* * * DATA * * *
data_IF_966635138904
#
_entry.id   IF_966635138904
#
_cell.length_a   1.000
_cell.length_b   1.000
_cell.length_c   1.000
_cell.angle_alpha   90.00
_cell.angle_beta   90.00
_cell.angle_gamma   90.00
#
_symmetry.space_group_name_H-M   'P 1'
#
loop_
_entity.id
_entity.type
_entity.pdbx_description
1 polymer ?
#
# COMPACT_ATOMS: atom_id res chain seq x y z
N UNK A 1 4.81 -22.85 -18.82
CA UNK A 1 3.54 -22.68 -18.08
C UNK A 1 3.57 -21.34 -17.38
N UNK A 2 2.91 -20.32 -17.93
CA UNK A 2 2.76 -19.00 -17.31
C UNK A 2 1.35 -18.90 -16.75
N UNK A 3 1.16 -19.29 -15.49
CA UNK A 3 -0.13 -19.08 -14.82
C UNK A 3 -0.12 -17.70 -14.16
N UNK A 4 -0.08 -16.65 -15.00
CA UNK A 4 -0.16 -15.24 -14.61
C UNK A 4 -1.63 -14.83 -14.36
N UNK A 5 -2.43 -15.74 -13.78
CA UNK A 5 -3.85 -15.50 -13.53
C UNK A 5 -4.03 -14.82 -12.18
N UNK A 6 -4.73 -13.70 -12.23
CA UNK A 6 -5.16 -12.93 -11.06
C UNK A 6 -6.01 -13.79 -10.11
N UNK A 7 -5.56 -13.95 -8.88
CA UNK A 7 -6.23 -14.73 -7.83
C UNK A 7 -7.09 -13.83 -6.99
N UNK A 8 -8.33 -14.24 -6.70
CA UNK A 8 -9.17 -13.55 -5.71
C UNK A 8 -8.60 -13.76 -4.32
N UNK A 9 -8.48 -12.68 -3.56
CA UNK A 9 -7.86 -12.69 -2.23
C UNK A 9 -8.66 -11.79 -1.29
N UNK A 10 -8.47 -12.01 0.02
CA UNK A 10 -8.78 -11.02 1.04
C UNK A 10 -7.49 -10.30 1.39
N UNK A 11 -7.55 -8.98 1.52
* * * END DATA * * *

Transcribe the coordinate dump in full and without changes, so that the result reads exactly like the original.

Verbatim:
data_IF_966635138904
#
_entry.id   IF_966635138904
#
_cell.length_a   1.000
_cell.length_b   1.000
_cell.length_c   1.000
_cell.angle_alpha   90.00
_cell.angle_beta   90.00
_cell.angle_gamma   90.00
#
_symmetry.space_group_name_H-M   'P 1'
#
loop_
_entity.id
_entity.type
_entity.pdbx_description
1 polymer ?
#
# COMPACT_ATOMS: atom_id res chain seq x y z
N UNK A 1 4.81 -22.85 -18.82
CA UNK A 1 3.54 -22.68 -18.08
C UNK A 1 3.57 -21.34 -17.38
N UNK A 2 2.91 -20.32 -17.93
CA UNK A 2 2.76 -19.00 -17.31
C UNK A 2 1.35 -18.90 -16.75
N UNK A 3 1.16 -19.29 -15.49
CA UNK A 3 -0.13 -19.08 -14.82
C UNK A 3 -0.12 -17.70 -14.16
N UNK A 4 -0.08 -16.65 -15.00
CA UNK A 4 -0.16 -15.24 -14.61
C UNK A 4 -1.63 -14.83 -14.36
N UNK A 5 -2.43 -15.74 -13.78
CA UNK A 5 -3.85 -15.50 -13.53
C UNK A 5 -4.03 -14.82 -12.18
N UNK A 6 -4.73 -13.70 -12.23
CA UNK A 6 -5.16 -12.93 -11.06
C UNK A 6 -6.01 -13.79 -10.11
N UNK A 7 -5.56 -13.95 -8.88
CA UNK A 7 -6.23 -14.73 -7.83
C UNK A 7 -7.09 -13.83 -6.99
N UNK A 8 -8.33 -14.24 -6.70
CA UNK A 8 -9.17 -13.55 -5.71
C UNK A 8 -8.60 -13.76 -4.32
N UNK A 9 -8.48 -12.68 -3.56
CA UNK A 9 -7.86 -12.69 -2.23
C UNK A 9 -8.66 -11.79 -1.29
N UNK A 10 -8.47 -12.01 0.02
CA UNK A 10 -8.78 -11.02 1.04
C UNK A 10 -7.49 -10.30 1.39
N UNK A 11 -7.55 -8.98 1.52